KAMPALA, Uganda (Dow Jones Newswires), Jul. 1, 2009
The Ugandan government is embroiled in disputes with politicians and activists over its failure to reveal the contents of contracts with oil-exploration companies operating in the country ahead of the start of oil production on the Ugandan side of the Albertine Rift on the country's western border.
Uganda's largest opposition political party, the Forum for Democratic Change, said Wednesday that it would petition Transparency International to compel the government to reveal the oil production sharing agreements to the Uganda public.
Ugandan activists have also petitioned the Ugandan high court to compel the government to make public the contents of the agreements in line with the Ugandan constitution and laws regarding access to information.
According to Dickens Kamugisha, chief executive officer of the Kampala-based Africa Institute for Energy Governance, the failure of government to reveal the agreements and its reluctance to subscribe to the Oslo-based Extractive Industries Transparency Initiative could create trouble when production begins.
"Expectations are high among the locals about the impending proceeds from the sector once production starts. This is likely to breed chaos," he said.
Simon Dujuanga, Uganda's junior energy and minerals minister, said the government is bound by confidentiality clauses in the oil pacts but remains committed to using oil proceeds to fund development.
Stephen Birahwa, a lawmaker heading the national economy committee in the Ugandan parliament, told Dow Jones Newswires separately that the government had shown the contents of pacts to some lawmakers.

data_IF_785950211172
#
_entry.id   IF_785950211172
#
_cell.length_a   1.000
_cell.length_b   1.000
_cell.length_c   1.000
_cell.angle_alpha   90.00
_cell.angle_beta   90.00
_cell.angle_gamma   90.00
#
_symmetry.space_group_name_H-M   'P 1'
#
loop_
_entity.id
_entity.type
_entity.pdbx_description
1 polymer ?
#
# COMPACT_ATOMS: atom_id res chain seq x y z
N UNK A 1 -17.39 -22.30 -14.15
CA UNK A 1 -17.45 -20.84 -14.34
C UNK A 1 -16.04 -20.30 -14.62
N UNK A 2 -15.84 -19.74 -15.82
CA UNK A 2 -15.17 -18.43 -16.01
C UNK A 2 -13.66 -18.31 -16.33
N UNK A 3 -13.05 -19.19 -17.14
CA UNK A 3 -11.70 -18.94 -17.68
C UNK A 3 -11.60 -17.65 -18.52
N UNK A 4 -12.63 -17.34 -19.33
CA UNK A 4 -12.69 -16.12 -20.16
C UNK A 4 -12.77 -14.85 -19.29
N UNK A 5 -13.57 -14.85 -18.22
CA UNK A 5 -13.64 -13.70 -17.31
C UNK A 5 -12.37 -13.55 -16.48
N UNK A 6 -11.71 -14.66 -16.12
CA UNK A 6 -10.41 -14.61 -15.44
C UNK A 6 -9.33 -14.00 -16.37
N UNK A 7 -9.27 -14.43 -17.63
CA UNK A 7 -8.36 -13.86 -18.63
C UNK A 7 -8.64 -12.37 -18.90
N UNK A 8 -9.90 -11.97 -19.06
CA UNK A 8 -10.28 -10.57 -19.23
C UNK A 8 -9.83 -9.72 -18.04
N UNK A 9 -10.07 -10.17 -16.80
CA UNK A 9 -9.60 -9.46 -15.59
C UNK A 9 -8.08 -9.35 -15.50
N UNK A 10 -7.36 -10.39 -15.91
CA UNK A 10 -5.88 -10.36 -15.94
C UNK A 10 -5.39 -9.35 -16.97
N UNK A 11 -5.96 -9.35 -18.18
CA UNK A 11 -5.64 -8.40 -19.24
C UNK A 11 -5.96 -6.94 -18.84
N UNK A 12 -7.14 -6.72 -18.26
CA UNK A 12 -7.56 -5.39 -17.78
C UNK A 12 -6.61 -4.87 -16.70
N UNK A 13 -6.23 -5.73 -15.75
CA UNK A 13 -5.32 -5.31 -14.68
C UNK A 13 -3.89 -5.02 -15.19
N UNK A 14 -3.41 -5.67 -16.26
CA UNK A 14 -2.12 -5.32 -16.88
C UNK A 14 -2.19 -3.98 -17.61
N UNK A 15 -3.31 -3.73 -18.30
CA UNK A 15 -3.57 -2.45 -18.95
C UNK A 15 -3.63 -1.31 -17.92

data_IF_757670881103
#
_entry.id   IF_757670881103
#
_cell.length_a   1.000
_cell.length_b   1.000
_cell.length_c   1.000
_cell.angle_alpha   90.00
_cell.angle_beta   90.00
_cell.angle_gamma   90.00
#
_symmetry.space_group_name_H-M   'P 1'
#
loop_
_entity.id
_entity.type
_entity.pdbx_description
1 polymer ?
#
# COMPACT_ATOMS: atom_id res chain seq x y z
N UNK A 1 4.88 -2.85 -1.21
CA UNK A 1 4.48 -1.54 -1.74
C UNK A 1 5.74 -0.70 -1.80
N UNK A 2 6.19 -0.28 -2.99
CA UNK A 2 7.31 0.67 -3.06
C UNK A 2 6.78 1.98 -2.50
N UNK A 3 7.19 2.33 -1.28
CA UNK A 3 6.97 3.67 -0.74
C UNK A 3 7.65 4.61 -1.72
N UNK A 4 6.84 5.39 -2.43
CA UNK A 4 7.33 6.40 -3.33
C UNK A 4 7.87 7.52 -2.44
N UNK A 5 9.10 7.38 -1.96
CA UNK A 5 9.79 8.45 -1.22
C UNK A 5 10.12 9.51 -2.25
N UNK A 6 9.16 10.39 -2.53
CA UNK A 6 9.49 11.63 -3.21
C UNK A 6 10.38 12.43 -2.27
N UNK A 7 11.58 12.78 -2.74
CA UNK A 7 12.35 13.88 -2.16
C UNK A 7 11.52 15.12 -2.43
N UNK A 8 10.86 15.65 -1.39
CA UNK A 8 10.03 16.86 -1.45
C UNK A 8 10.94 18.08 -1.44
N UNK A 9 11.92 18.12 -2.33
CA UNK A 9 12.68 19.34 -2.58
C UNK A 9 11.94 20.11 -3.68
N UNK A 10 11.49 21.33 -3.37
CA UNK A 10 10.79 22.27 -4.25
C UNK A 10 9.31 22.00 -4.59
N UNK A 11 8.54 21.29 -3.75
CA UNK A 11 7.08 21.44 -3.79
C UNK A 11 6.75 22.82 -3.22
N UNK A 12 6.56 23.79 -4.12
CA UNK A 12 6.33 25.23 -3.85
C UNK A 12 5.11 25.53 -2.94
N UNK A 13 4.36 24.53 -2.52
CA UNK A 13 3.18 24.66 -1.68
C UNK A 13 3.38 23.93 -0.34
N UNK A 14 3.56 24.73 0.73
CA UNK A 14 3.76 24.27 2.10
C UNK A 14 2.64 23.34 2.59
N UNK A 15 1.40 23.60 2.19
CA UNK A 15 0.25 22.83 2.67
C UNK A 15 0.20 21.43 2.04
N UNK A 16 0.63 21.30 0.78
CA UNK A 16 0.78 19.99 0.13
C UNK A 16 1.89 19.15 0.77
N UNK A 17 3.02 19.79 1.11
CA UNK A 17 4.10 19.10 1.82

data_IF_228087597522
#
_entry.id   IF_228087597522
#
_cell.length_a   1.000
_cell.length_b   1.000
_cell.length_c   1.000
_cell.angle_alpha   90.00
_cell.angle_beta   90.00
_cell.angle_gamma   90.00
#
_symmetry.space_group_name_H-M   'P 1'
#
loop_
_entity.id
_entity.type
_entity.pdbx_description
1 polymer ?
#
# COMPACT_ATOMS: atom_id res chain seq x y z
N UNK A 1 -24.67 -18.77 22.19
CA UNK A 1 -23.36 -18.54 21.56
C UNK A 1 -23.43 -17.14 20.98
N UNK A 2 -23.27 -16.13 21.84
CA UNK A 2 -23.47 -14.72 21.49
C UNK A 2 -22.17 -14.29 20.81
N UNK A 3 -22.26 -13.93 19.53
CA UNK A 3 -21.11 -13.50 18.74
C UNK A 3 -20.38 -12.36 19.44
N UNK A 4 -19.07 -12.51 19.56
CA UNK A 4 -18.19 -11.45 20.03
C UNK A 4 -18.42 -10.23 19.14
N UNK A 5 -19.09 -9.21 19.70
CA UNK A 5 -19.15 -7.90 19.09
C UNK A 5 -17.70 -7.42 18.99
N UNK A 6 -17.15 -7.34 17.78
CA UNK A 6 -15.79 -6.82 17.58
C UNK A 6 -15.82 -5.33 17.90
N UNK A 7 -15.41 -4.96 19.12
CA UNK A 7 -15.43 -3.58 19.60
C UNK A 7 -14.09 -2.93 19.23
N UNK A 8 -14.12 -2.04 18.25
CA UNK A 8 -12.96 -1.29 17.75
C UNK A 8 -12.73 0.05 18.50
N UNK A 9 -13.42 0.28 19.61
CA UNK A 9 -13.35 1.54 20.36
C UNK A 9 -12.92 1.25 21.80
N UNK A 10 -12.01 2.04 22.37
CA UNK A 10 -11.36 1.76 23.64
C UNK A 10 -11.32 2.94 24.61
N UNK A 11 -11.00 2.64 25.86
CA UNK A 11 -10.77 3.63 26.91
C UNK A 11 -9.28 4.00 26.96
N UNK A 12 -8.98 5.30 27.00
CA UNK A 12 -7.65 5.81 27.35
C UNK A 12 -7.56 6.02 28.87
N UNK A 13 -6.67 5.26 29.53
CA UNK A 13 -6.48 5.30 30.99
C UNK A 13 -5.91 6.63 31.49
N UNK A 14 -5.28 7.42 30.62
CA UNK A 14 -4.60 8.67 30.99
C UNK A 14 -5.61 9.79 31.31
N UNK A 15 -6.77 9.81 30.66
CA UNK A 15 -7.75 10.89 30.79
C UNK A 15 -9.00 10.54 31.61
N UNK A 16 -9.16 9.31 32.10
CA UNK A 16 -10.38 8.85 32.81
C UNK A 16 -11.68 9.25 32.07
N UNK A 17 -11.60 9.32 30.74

"I have personally looked at the oil contracts and they are in the best interests of the Ugandan people," he said. The Africa Institute for Energy Governance's Kamugisha dismissed Birahwa's statement as political rhetoric.
Uganda has oil production and sharing agreements with U.K.-based Tullow Oil PLC, Tower Resources PLC, Heritage Oil Ltd. and Dominum Uganda Ltd.
An official with Tower Resources told Dow Jones Newswires that the admission document for the company's London listing contains the basic terms of the contract with Uganda. However, activists insist that government has to disclose its copy of the deals.
Company officials said the Albertine Rift has the potential of becoming a multibillion-barrel oil region after recent oil discoveries. Confirmed oil reserves are estimated at 2 billion barrels with extensive exploration continuing.
The Albertine Rift stretches from the northeastern Democratic Republic of the Congo up to Rwanda, and is shared by Congo, Uganda, Rwanda and Burundi. Oil exploration and drilling are only in advanced stages on the Ugandan side of the rift.
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